Neurologic Abnormalities in Human Immunodeficiency Virus Infection

, Department of Psychiatry and Neurology, Tulane University School of Medicine, New Orleans, La 

South Med J. 2001;94(3) 

In This Article

Abstract and Introduction

Neurologic abnormalities involving the central and peripheral nervous system are common in patients infected with the human immunodeficiency virus (HIV). Evidence of central nervous system infection (cerebrospinal fluid abnormalities) occurs early; however, evidence of central and peripheral nervous system dysfunction usually occurs at later stages. Neurologic manifestations may be due to chronic immunosuppression, direct neurotropic effect of HIV, or medication effects. It is important to recognize that brain and spine imaging studies are highly sensitive in detecting abnormal pathologic processes, but these studies have low specificity for establishing a specific pathologic diagnosis.

Approximately 50 million people worldwide are living with human immunodeficiency virus (HIV) infection. The major target of this virus is the immune system, including lymphocytes, microglia, and macrophages; however, the nervous system may be injured at all neuraxis levels (Tables 1 and 2).[1,2,3] The nervous system is the most commonly affected organ system. Symptomatic neurologic dysfunction develops in more than 50% of individuals infected with HIV, and neuropathologic lesions are detected at autopsy in approximately 90% of cases. This may be explained by the facts that the central nervous system (CNS) is a sanctuary site for HIV and there is poor CNS penetration of antiviral drugs due to the presence of intact blood-brain barrier.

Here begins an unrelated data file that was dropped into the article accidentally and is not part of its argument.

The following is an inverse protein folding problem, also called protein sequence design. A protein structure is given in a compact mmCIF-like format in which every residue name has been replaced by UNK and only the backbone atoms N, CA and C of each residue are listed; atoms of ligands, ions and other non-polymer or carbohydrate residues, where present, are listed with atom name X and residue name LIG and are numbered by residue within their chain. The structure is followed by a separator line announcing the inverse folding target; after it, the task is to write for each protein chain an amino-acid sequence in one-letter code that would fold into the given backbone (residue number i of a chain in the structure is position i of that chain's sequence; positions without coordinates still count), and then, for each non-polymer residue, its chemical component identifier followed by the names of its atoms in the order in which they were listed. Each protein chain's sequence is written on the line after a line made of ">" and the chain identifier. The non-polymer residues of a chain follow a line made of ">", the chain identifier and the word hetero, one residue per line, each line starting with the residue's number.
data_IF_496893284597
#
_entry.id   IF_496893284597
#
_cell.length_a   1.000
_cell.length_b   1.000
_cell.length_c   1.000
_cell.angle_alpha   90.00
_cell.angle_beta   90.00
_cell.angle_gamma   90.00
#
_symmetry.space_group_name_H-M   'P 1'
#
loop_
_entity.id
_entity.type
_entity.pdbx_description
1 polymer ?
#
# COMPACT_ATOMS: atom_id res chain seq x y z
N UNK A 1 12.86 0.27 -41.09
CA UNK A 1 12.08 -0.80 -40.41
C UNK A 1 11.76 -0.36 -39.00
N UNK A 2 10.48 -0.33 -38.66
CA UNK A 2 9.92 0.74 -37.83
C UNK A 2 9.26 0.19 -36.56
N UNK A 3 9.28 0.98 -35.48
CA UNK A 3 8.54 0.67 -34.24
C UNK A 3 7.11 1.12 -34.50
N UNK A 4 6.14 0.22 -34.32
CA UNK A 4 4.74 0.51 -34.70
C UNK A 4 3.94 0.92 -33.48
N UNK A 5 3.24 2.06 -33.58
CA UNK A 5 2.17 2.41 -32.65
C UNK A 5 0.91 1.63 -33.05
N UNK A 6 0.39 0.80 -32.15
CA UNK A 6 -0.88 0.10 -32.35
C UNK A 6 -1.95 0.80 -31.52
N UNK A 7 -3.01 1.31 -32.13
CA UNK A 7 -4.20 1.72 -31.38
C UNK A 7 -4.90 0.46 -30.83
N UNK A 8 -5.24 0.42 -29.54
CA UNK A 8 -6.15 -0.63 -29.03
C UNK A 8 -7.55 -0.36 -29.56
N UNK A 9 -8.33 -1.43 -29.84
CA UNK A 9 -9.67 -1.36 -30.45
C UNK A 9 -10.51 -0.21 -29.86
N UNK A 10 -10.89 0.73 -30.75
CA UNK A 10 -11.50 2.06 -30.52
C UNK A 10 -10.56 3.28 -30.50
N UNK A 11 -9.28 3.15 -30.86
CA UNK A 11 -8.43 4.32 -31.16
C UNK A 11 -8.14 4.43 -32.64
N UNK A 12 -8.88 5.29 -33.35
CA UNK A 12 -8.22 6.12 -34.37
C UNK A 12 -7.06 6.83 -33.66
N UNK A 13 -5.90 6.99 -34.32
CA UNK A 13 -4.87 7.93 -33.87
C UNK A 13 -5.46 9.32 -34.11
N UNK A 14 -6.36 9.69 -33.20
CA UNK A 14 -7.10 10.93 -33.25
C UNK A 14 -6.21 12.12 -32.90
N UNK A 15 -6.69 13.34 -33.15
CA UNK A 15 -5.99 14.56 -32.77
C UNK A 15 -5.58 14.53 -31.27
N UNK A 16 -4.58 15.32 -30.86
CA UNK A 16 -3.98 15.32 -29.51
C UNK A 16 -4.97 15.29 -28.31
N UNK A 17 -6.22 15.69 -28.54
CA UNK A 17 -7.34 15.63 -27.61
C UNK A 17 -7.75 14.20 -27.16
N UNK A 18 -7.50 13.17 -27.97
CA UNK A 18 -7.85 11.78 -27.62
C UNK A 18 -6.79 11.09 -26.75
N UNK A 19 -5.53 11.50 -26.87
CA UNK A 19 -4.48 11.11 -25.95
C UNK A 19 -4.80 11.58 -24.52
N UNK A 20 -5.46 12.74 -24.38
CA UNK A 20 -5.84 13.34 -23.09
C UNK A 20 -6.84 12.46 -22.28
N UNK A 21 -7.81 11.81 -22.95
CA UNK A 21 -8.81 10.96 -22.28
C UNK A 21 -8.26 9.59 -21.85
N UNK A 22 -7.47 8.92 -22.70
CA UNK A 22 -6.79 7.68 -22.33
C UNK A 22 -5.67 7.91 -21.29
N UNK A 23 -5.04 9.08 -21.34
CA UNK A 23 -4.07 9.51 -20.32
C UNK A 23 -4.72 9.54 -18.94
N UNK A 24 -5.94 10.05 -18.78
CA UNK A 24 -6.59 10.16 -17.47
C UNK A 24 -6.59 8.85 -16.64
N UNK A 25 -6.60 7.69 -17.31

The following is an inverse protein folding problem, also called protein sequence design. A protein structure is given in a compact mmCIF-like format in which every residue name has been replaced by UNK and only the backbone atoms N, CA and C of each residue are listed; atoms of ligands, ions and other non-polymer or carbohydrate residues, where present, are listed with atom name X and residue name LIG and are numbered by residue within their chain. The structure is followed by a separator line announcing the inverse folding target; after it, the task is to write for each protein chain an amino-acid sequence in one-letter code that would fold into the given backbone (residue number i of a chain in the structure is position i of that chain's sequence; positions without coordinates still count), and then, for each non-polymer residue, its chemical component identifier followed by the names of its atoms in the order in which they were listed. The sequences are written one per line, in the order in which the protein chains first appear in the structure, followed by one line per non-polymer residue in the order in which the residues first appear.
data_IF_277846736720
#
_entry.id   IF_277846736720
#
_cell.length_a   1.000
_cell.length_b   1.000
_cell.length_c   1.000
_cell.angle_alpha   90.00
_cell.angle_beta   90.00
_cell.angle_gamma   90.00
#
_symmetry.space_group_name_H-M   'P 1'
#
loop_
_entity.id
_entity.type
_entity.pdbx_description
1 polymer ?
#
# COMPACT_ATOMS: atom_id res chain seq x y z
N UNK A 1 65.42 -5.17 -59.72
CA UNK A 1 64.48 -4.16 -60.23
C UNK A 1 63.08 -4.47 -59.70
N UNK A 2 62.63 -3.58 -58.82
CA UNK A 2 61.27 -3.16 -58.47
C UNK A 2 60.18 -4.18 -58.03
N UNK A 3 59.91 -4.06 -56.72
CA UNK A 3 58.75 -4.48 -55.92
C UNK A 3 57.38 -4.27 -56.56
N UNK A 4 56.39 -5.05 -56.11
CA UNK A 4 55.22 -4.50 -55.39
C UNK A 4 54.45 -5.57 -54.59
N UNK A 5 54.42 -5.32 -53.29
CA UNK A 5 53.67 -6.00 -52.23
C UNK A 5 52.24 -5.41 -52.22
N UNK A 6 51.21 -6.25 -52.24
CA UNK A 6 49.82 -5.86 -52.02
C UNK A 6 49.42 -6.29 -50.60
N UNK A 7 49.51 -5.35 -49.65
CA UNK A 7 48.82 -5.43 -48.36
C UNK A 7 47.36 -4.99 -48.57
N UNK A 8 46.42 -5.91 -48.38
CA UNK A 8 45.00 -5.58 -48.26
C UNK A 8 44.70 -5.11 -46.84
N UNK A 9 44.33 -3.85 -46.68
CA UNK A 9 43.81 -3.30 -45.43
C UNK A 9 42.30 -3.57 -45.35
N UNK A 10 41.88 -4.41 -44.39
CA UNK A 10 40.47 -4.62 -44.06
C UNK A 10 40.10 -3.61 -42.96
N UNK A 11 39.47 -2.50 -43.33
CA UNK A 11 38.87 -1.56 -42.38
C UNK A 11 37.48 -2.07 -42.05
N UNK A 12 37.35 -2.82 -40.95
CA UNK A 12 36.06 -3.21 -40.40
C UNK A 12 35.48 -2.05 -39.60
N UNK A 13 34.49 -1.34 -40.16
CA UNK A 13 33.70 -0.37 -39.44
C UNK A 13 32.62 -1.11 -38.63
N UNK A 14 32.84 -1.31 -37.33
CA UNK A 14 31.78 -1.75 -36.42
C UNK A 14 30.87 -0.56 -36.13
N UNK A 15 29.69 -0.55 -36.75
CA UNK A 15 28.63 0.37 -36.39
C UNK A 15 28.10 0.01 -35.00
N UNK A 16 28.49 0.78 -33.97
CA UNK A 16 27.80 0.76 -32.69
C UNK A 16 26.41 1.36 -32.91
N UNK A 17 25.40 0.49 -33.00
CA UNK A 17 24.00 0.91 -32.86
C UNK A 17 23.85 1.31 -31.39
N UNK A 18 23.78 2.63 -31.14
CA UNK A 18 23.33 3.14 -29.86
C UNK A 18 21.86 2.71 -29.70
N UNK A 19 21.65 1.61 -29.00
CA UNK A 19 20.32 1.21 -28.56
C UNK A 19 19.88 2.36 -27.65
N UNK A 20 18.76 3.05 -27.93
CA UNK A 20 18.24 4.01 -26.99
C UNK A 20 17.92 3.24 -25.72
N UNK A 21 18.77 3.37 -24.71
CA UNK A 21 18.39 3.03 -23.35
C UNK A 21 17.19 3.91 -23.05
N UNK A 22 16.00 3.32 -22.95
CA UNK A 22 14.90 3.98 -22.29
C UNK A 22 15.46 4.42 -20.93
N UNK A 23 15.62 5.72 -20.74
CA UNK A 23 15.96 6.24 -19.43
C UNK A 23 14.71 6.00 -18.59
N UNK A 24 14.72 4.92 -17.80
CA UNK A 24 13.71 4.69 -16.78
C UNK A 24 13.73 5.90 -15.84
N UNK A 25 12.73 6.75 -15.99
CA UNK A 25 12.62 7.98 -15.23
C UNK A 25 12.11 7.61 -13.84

Human immunodeficiency virus is neurotropic; it has been recovered from both central and peripheral nervous system sites, and anti-HIV antibodies have been detected in the cerebrospinal fluid (CSF). The virus invades and infects the CSF early, possibly at the time of seroconversion. Even so, clinical evidence of HIV-mediated neurologic dysfunction (ie, dementia, gait impairment) typically does not occur until late in the course of infection when there is high viral load and evidence of immunosuppression manifested by a low CD4 lymphocyte count.[4,5] Immune deficiency caused by HIV renders patients vulnerable to infections by agents (viruses, bacteria, fungi, parasites) that are of low pathogenicity and virulence in immunologically competent individuals.

The demographics of HIV infection have changed. In the 1980s, the majority of HIV-infected patients in the United States were homosexual and bisexual men and patients with hemophilia who had received multiple transfusions. Recently, the relative incidence of HIV infection in intravenous drug users and heterosexual women has increased. With improvements in antiretroviral therapy, the incidence of CNS disease has been reduced; thus, the prevalence of HIV-infected patients has increased due to increased survival. Worldwide, however, less than 5% of patients infected with HIV have access to effective antiretroviral therapy.[6]

This report reviews the specific neurologic conditions encountered by a clinical neurologist at an HIV neurology clinic during his 15-year experience as consultant to the Tulane-Louisiana State University AIDS Clinical Trial Unit at the Medical Center of Louisiana in New Orleans.


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